In New York City, curb appeal is not just about a property’s facade or front yard. The entire block plays into your impression of a particular home on the market, and most house hunters would agree that the most pleasant blocks have lots of street trees.
The presence of street trees may seem somewhat trivial, but in our increasingly hot and rainy climate, they are an important resource providing shade, absorbing storm water runoff and cooling the air. Scientific studies have found that urban neighborhoods filled with trees are better for your health.
Home listings platform Localize.city includes an analysis of street trees in its “tranquil streets” search filter, which also takes into account factors such as building heights, number of car lanes, population density, a wide variety of nuisances like noise and more. If your ideal is to buy or rent a home on a leafy, quiet street without a lot of car traffic or skyscrapers, Localize.city’s “tranquil streets” search filter can help you find the best match for you. (You can add other parameters like price, commute and more.)
“Street trees not only offer us a respite from the midday sun and make the sidewalks more beautiful, but their presence has proven to be good for our health,” says Dan Levine, an Urban Planner at Localize.city. “New York City has lots of homes on tree-lined blocks. At Localize.city, we help New Yorkers find these homes by providing a filter for ‘tranquil streets’ that directs home hunters to the listings on leafy, quiet blocks.”
Localize.city’s “tranquil streets” search filter helps you find the homes on leafy blocks, like a $399,000 studio in Park Slope at 376 Bergen St., or a Ditmas Park four-bedroom Victorian for $1.649 million at 270 Westminster Rd., or a five-story townhouse at 11 St. Luke’s Pl. in the West Village for $28.75 million.
For this report Localize.city looked at the neighborhoods with the most and fewest street trees per square mile. The study only considered trees planted on the sidewalk and maintained by the city. It did not include trees growing in front yards or in parks or forested areas.
Top 10 Neighborhoods with most street trees per square mile, and median home listing price in that neighborhood
Cobble Hill, Brooklyn : 5783 trees per sq mile : $1.799M
Floral Park, Queens : 5703 trees per sq mile : $764,500
Park Slope, Brooklyn : 5197 trees per sq mile : $1.275M
West Village, Manhattan : 5102 trees per sq mile : $1.785M
Upper East Side, Manhattan : 5056 trees per sq mile : $1.7M
Carroll Gardens, Brooklyn : 5012 trees per sq mile : $2.25M
Boerum Hill, Brooklyn : 4991 trees per sq mile : $1.65M
Gramercy, Manhattan : 4687 trees per sq mile : $1.64M
Ditmas Park, Brooklyn : 4507 trees per sq mile : $580,000
Upper West Side, Manhattan : 4502 trees per sq mile : $1.785M
Half of the neighborhoods on the top 10 citywide are in Brooklyn, and most are in the upscale part of the borough known as Brownstone Brooklyn: Cobble Hill, Park Slope, Carroll Gardens and Brooklyn Heights. These neighborhoods were joined by the suburban-like Ditmas Park, known for its grand Victorian mansions.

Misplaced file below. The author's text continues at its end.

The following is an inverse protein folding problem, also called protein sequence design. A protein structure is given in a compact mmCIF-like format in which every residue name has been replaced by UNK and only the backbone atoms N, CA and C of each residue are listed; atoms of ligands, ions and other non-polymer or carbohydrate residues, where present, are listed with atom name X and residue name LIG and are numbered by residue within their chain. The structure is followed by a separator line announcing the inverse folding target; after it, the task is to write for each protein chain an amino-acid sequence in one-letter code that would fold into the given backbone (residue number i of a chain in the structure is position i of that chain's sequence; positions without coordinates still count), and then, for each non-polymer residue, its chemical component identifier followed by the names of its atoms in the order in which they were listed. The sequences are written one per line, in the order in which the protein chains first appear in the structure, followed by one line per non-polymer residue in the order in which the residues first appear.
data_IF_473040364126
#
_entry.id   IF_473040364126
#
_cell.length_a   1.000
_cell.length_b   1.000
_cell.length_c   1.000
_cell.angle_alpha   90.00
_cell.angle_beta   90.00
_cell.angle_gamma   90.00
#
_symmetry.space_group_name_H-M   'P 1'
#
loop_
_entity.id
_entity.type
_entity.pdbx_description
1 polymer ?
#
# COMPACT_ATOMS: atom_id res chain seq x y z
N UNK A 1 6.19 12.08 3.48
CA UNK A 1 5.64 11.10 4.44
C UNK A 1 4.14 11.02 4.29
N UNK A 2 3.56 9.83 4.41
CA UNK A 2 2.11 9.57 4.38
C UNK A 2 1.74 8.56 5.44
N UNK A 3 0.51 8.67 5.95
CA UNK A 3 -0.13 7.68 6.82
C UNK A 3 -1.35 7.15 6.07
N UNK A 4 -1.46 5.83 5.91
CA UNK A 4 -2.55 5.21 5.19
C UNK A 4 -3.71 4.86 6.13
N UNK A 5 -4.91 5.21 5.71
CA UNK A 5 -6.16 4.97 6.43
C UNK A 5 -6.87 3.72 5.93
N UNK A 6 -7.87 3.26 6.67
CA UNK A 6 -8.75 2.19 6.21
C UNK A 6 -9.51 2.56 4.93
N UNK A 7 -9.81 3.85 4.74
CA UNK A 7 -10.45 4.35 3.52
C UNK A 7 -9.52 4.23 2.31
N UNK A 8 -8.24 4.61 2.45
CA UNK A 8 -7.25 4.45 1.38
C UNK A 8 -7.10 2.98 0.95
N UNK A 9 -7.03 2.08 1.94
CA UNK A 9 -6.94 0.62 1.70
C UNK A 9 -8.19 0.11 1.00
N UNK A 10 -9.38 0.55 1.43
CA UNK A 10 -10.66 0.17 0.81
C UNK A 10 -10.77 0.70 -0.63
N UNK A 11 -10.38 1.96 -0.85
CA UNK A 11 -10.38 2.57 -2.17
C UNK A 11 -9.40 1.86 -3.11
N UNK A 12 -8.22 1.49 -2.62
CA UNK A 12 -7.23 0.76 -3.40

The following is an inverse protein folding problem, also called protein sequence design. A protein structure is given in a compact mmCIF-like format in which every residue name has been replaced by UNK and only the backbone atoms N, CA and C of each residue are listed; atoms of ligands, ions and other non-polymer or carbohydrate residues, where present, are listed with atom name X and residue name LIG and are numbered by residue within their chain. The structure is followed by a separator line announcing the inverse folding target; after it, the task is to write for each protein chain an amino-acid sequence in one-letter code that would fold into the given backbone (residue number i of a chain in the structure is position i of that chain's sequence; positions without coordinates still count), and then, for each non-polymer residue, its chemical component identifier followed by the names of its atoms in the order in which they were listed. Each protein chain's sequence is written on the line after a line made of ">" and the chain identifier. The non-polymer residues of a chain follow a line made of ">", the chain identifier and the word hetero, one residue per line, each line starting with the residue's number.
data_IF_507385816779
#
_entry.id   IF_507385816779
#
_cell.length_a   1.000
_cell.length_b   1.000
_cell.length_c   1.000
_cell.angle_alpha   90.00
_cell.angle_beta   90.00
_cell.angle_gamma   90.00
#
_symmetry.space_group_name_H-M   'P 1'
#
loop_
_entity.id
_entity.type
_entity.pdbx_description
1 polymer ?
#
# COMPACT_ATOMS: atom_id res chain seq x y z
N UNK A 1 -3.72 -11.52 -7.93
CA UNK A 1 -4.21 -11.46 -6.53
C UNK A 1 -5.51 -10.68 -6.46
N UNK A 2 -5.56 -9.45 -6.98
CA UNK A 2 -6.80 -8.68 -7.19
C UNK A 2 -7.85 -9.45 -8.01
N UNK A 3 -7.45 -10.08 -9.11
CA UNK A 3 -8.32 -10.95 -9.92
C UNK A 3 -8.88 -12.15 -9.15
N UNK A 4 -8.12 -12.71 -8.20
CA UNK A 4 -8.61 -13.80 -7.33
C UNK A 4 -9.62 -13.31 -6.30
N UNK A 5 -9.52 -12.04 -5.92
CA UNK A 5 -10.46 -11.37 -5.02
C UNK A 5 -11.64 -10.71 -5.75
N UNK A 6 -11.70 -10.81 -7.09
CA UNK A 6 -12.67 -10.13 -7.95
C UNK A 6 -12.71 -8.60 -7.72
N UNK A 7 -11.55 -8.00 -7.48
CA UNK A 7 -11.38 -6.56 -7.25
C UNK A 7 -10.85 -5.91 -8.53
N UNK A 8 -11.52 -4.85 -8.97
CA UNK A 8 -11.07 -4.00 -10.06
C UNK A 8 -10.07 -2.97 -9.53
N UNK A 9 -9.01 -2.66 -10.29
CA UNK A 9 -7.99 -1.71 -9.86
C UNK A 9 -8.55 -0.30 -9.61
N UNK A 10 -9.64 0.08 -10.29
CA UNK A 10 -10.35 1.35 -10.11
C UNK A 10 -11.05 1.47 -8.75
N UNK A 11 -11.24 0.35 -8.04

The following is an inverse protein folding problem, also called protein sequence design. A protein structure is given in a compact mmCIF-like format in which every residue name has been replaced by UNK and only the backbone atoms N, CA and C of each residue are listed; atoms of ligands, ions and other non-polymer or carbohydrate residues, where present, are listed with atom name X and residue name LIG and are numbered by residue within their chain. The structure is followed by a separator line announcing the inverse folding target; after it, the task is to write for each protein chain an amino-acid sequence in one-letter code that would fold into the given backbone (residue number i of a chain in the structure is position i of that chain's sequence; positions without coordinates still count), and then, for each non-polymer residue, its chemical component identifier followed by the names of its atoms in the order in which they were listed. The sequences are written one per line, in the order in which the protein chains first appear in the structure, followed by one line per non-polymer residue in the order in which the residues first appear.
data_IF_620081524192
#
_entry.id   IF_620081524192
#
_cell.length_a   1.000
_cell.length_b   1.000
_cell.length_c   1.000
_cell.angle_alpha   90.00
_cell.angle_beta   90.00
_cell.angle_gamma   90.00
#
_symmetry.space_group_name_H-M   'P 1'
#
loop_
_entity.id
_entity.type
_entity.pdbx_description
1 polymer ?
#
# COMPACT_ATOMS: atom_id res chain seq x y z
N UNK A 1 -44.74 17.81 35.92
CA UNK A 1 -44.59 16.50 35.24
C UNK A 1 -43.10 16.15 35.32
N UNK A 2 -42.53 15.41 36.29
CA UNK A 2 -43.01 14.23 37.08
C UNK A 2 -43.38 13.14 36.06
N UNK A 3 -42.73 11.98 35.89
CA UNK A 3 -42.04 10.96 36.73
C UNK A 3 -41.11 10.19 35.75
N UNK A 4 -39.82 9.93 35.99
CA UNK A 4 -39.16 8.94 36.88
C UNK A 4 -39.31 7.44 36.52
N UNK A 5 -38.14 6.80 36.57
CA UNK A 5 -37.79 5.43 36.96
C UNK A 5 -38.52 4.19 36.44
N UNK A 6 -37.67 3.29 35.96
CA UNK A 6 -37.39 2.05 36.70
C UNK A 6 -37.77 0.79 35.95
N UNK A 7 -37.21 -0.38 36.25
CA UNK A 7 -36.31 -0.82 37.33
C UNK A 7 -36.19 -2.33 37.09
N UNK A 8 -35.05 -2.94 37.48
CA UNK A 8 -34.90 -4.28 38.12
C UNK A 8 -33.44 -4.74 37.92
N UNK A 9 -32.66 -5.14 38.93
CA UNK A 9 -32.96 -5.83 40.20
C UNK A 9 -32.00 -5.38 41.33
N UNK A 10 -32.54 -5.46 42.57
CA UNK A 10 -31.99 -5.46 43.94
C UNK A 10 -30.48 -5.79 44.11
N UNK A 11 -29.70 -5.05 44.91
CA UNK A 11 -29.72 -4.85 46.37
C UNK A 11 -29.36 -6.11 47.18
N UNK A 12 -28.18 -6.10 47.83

The suburban-like Queens neighborhood of Floral Park, which is practically part of Long Island, occupied the No. 2 spot. (In fact, part of the neighborhood is considered Long Island.)
The West Village, which is iconic for its tree-lined charming streets, ranked highest among Manhattan neighborhoods for its street trees, followed by the stately Upper East and West sides. These neighborhoods benefit from having a lot of street trees as well as being near leafy parks, such as Central, Riverside (UWS) or Carl Schurz (UES).
It’s interesting to note that the most and least expensive neighborhoods in the top 10 were in Brooklyn: Carroll Gardens (highest) and Ditmas Park (lowest). But that doesn’t mean the West Village is a relative bargain compared to Carroll Gardens; rather the West Village has more studios and one-bedrooms on the market than its leafy counterpart in Brooklyn, and those smaller units brought the median price down.
No neighborhoods in the Bronx cracked the top 10. The No. 1 Bronx neighborhood for street trees was Temont, which ranked 20th overall. That was followed by Longwood (No. 22) and Fordham (No. 35). There are, of course, very leafy sections of the Bronx, like Riverdale, and Staten Island (much of the island). But trees in these areas are likely not on sidewalks maintained by the city and therefore not included in Localize.city’s analysis.
A note about Staten Island
Staten Island was excluded from the analysis. While the borough had the most neighborhoods with fewest street trees, Staten Island is not lacking greenery. Trees on front lawns are common, making it a leafy place.
Five neighborhoods ranking lowest for street trees per square mile
Willets Point, Queens : 231 trees per sq mile
Navy Yard, Brooklyn : 241 trees per sq mile
Garment District, Manhattan : 327 trees per sq mile
Little Italy, Manhattan : 875 trees per sq mile
East Williamsburg, Brooklyn : 879 trees per sq mile
Industrial neighborhoods, perhaps unsurprisingly, topped the list. These types of areas, like Willets Point and Navy Yard, which are not residential, tend to have few streets. Industrial areas also tend to have a lot of truck traffic and large expanses of unshaded, concrete-heavy areas that hold heat and boost local temperatures. The median listing price in the Garment District is $999,000 and in East Williamsburg it is $1.03 Million, meaning it’s cheaper to land in leafy Floral Park or Ditmas Park than either of these two tree-starved neighborhoods.
A closer look at what’s happening in each borough
Brooklyn’s top 10 for street trees
Bronx top 10 for street trees
Manhattan top 10 for street trees
Battery Park City
Queens top 10 for street trees